Ketchup Is The Secret Ingredient Jacques Pépin Uses For Saucy, Spicy Chicken Feet

Chef Jacques Pépin
Chef Jacques Pépin - Brad Barket/Getty Images

Are you an avowed lover of meaty chicken feet or does the thought of the tiny, dinosaur-esque claws turn up your nose? Likely, you're in one of these two camps as few people have middling feelings about the delicacy. But what about when the legend himself, Jacques Pépin, is behind the recipe? The French chef is known for his technique-driven, yet unfussy and deceptively-simple dishes that pull from a range of cuisines, and his recipe for sweet and spicy chicken feet is no different. What may be a surprise is Pépin's sauce, which hinges on a common but possibly unforeseen ingredient that adds both body and flavor: ketchup.

Chicken feet are consumed the world over, and, by some, beloved for the copious rich skin and morsels of flavorful meat that abound on this admittedly odd-looking cut. Often chefs deploy the connective tissue-rich feet in stock and broth to add flavor and luxurious body. Pépin begins his dish by poaching the feet in salted water for about an hour to tenderize them, a method which he says also yields a nice stock when finished.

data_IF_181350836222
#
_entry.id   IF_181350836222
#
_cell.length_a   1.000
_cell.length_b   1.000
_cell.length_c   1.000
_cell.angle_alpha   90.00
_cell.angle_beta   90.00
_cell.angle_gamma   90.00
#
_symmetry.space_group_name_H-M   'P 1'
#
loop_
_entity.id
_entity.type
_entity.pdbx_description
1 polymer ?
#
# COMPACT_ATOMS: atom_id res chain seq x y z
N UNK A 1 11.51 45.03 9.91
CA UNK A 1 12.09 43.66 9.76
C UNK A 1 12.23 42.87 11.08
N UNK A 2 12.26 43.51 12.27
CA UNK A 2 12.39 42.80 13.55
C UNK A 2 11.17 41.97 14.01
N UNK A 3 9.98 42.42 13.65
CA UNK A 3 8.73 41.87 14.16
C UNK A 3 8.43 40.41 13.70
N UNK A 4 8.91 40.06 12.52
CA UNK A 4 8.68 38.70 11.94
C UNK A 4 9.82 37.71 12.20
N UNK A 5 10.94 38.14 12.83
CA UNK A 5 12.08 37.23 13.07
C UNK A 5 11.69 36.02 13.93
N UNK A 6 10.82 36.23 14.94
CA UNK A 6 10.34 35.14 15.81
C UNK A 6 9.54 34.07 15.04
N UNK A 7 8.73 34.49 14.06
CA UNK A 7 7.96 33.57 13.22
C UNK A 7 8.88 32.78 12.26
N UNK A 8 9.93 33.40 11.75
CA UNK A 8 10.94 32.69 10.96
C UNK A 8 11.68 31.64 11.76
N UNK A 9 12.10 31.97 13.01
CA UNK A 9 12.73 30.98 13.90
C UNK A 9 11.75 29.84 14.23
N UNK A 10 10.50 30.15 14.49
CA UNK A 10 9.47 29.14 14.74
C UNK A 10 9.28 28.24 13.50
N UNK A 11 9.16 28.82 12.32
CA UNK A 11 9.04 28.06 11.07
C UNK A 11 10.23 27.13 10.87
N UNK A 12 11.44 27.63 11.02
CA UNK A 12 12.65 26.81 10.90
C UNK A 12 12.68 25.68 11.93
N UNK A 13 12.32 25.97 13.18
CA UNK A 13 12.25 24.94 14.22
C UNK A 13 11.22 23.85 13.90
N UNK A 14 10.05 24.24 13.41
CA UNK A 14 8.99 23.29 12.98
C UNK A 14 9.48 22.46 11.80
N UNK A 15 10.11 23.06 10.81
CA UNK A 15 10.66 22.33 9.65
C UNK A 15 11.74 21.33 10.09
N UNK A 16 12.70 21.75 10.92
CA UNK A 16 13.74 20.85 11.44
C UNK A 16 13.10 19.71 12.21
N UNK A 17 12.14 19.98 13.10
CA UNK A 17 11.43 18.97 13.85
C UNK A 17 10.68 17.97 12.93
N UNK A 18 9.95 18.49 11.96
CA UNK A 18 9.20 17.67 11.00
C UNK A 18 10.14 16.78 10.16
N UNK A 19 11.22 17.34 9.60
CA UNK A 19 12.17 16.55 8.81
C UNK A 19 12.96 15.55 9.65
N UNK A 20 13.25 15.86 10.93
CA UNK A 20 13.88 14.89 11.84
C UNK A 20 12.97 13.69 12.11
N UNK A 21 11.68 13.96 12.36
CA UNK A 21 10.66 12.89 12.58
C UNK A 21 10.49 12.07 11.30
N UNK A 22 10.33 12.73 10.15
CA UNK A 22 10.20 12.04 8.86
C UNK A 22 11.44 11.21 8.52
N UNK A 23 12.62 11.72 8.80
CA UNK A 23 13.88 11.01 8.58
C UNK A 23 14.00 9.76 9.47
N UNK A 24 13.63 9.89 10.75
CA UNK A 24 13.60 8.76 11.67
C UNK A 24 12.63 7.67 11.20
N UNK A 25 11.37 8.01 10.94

The sauce is inspired by Asian flavors and begins with sauteed scallions, garlic, and ginger to which he adds chicken stock, chili-garlic sauce, soy sauce, and sesame oil. Once it has reduced a bit, Pépin adds a healthy squeeze of ketchup to add body, tang, and sweetness to his sauce before adding the chicken feet and tossing to coat them in the sticky pan glaze.

Read more: 15 Different Ways To Cook Fish

Ketchup Brings Body And A Burst Of Flavor

ketchup splattered on white background
ketchup splattered on white background - Nataly Studio/Shutterstock

So what's a master of French gastronomy like Pépin doing adding an ingredient like ketchup to his dish? Well, if you know anything about his style, you know that the chef pulls from any and all resources to make his dishes delicious and approachable to professionals and home cooks alike. If it tastes good, Pépin has no problem deploying it in a recipe.

And this isn't a one-off occurrence of ketchup in one of Pépin's dishes. He frequently uses the condiment to give sauces and glazes a punchy sweetness and round mouthfeel, especially with robust, meaty flavors. For instance, Pépin's medallions of pork tenderloin are quickly seared to create a deep crust while keeping the meat juicy and yielding. He then dresses them with a sauce that gets a fruity tang from pomegranate juice, a savory element from stock, and a few tablespoons of ketchup to round it all out. Likewise, salmon, one of the more assertively-flavored fish, gets a sweet, Asian influenced glaze by Pépin. Before baking salmon filets in a hot oven, he brushes them with an easy-to-prepare three-ingredient mixture of sesame oil, chili oil or chili sauce, and ketchup, which adheres nicely to the fish and caramelizes on the outside. The rich flesh is complemented nicely by the nutty sweetness and tinge of spice that comes from his innovative glaze.

Read the original article on Tasting Table.